After the thaw and the melt I went back to my favorite section of Prairie river so far. First in April and then again in May. April one side, May the other. Both required bushwhacking and thankfully I won’t have to do it again on either side. Because of the wild nature of the banks, there are a limited amount of places you can safely set up with a tripod and so it was kind of fun to visit some of the same locations.
But there were some new places to stand as well. It’s so much easier to tell what’s safe and what’s not without all the snow cover. I played with different shutter speeds and I think I had the camera over my head for this –
The last time I stood here it was all ice and snow and the zig-zag illusion of the river wasn’t very obvious. In April it jumped right out at me on my way back to the car. I got the tripod on a big rock for extra height which it really needs to show the water courses.
The land on the right in the shot above is a small island that I crossed to for this next photo. I stood on a boulder in the main stream to get this and it was really splashy. Lately I’ve slowed down my moving water images to bring out more texture and dynamic change and I like how that worked here.
Snow-covered rocks and now, moss-covered!
Before I got any of those images though, I bushwhacked right past them. Basically to see what was downstream and to see how far I could get. A big section of the bank changes to alder thicket which is really hard to walk through, especially with a tripod so I left it packed. The trees are close together and tangled so it’s slow going. Plus it’s pretty muddy. I didn’t come away with any landscapes from over that way, but I took a good look at the opposite bank. It’s mixed forest, not alder thicket, so it might work better for landscapes and make for easier walking. Theoretically. While on this bank though, I found skunk cabbage flowers all over. Something has come along and eaten the leaves –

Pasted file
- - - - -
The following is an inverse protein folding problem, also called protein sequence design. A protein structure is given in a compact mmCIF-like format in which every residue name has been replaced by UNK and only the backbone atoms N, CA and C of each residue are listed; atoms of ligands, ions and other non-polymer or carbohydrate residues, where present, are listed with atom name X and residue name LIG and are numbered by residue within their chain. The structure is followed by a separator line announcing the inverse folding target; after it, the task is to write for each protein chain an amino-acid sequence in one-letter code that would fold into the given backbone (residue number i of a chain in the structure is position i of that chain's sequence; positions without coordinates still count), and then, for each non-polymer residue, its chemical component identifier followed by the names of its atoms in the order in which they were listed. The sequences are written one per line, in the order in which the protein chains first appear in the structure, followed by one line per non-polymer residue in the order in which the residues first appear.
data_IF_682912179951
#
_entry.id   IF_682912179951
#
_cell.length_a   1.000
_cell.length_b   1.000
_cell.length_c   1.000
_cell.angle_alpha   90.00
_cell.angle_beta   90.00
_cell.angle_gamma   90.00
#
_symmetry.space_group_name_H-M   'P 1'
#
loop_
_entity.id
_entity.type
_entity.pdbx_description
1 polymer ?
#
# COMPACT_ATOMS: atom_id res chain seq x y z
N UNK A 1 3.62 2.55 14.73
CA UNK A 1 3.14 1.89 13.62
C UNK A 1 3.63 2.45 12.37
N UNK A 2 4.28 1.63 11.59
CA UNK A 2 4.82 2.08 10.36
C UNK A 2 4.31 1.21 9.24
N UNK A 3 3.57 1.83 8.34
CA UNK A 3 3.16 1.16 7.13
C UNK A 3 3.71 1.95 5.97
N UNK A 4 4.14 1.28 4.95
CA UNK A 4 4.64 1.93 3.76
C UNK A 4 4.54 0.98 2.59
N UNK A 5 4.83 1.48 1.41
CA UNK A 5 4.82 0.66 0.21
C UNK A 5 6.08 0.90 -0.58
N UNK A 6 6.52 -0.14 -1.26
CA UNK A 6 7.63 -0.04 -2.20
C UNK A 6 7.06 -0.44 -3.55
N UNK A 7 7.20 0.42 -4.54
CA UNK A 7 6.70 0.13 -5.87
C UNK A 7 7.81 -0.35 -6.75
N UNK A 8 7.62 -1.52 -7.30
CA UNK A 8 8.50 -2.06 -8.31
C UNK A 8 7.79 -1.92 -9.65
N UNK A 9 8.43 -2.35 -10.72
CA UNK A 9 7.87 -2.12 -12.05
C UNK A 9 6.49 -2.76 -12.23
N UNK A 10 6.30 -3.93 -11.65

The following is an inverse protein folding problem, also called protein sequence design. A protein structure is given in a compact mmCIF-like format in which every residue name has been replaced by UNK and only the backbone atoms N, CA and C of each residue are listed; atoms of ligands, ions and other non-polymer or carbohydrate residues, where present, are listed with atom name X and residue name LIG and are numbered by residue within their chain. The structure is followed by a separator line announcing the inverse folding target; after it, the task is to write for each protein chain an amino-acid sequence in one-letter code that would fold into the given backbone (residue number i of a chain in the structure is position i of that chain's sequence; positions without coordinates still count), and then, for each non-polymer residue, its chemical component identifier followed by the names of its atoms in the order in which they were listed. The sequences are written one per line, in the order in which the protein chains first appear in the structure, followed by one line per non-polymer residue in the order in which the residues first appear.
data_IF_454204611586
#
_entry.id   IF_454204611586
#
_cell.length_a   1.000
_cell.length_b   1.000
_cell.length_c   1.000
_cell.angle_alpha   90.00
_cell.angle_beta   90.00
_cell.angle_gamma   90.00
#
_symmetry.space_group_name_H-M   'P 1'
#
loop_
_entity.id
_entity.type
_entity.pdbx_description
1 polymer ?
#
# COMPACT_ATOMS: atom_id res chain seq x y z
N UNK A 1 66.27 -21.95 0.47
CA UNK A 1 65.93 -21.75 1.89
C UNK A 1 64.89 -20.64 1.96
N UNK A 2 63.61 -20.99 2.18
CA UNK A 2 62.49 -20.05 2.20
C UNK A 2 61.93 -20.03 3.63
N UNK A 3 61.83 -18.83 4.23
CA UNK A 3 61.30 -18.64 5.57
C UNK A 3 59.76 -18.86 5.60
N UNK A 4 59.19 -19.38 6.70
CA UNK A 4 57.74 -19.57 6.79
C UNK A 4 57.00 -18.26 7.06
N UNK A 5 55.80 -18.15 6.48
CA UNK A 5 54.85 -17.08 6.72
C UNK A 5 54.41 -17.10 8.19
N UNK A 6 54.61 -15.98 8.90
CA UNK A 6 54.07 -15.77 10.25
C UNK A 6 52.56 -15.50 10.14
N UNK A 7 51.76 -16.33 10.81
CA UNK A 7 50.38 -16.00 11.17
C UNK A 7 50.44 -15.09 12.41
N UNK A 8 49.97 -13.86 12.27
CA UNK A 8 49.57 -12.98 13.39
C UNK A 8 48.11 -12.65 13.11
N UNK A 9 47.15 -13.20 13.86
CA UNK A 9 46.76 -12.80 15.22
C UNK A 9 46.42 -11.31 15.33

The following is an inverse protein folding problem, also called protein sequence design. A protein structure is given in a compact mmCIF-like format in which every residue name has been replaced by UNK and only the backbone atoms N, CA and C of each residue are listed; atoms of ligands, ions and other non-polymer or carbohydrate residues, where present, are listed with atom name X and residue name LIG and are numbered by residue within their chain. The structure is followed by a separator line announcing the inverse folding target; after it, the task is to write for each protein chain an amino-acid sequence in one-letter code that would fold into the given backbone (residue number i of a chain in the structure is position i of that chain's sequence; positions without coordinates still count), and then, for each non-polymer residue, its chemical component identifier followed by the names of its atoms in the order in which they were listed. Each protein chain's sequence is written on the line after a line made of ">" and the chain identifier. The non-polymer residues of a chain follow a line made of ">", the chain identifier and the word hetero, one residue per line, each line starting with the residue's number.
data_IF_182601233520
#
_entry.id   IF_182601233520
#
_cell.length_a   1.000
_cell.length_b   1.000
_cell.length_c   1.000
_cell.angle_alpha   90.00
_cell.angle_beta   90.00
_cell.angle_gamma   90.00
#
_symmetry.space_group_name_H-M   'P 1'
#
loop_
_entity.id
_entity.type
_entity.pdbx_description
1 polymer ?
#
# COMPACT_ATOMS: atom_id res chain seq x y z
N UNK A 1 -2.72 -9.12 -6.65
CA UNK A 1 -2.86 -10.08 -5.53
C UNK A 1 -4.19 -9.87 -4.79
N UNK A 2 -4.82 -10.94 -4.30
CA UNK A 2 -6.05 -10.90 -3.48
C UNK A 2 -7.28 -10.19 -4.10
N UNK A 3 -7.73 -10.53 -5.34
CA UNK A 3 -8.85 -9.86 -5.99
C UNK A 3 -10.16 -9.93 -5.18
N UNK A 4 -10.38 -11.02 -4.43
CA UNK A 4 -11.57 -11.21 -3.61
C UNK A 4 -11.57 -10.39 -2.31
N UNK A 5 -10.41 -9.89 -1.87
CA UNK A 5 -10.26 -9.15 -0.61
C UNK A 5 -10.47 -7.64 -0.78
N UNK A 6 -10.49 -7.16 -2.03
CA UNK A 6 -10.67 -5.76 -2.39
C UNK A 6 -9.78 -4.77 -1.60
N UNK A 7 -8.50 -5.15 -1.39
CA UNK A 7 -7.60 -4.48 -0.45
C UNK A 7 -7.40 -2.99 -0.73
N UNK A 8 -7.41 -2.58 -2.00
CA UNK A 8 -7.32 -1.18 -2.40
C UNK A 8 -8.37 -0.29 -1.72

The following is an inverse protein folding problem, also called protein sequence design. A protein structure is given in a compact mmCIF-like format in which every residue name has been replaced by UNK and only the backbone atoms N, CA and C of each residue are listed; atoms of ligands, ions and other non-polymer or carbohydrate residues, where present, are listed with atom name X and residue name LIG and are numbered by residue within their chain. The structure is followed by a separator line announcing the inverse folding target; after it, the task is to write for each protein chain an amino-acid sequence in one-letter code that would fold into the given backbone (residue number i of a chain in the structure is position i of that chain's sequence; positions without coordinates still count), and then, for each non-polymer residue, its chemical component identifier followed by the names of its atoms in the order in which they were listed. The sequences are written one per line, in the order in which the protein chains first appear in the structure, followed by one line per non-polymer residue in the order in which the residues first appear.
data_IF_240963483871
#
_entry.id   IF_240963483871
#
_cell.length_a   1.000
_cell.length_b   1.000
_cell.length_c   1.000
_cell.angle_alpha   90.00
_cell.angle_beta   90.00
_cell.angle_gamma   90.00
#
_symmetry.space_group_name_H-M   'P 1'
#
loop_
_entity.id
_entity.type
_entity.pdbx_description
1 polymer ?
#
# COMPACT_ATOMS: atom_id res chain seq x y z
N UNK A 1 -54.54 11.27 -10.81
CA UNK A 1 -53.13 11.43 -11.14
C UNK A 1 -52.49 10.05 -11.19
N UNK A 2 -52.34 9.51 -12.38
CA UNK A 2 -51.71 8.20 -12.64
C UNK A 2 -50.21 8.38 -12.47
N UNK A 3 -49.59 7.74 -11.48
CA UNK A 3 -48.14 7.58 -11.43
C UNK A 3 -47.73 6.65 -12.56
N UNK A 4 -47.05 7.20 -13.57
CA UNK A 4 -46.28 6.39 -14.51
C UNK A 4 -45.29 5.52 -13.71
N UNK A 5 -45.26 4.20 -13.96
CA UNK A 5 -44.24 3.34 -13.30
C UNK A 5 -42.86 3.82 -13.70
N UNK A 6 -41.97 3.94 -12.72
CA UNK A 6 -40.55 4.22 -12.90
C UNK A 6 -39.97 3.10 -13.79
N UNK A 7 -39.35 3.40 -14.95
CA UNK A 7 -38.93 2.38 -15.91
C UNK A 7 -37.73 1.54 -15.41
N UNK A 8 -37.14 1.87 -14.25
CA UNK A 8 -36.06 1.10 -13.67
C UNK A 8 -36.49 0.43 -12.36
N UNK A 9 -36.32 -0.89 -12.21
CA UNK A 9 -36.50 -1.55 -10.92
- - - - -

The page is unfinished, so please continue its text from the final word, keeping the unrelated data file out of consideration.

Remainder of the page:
While making my way back up river, I found a branch with this amazing lichen formation on it. Roughly 1/2 inch across, it’s a multi-image stack. I had to put the branch behind some suckers that were at the base of a tree to hold it steady in the breeze. It worked pretty well and allowed me to get it in front of some moss, but distanced far enough to keep it quite blurry. The detail in these little patches of lichen fascinate me like crazy. The colors and the shapes and the surprising features that you can’t see with the naked eye. Check out the dark little fringes at the bottom – what on earth are those? No idea, but they’re cool.
Moving onto a different day, here’s a spot at the Prairie Dells park that I haven’t shot before. It was supposed to be cloudy, but –
From this side I saw a bench on the other and since I’m familiar with the trails over there, I think I can get there for a shot of the cascades when they’re roaring. Next spring most likely. Kayakers love this part of the river.
So while the light wasn’t the best for the river itself some days, I did find other things to keep me busy. Like this owl pellet. It was with a few others under a hemlock. Either there were some fledglings in the tree for a while or an adult used it a couple of times. There’s a whole industry out there that supplies these things to scientists and students who dissect them to study owls and their prey. They even try to reconstruct the skeletons of whatever creature got eaten. A little gruesome maybe, but what the heck. I liked it enough to take pictures so it’s a sliding scale. I didn’t move it though, the light coming through was serendipity.
In real life it’s about 1 1/2 inches long and while you could tell there were tiny bones in it, I didn’t realize one was a skull and it was facing the right way. Just more serendipity.
More skunk cabbage, too. The flowers look like they’re tough and waxy, but they’re not. They feel just like any other flower petal. I think it is one large one shaped like a paper boat –
Like hepatica, the flowers bloom before the new leaves are sent up and the leaves last all summer.
Cinnamon ferns were coming up all over and you could hardly step around them safely –
And the occasional visitor came by just for a look-in –
Well I’ll leave it here for now. I went back to this section in May and bushwacked the other side. Adventures ensued. One left a mark. Luckily I don’t have to do it that way ever again.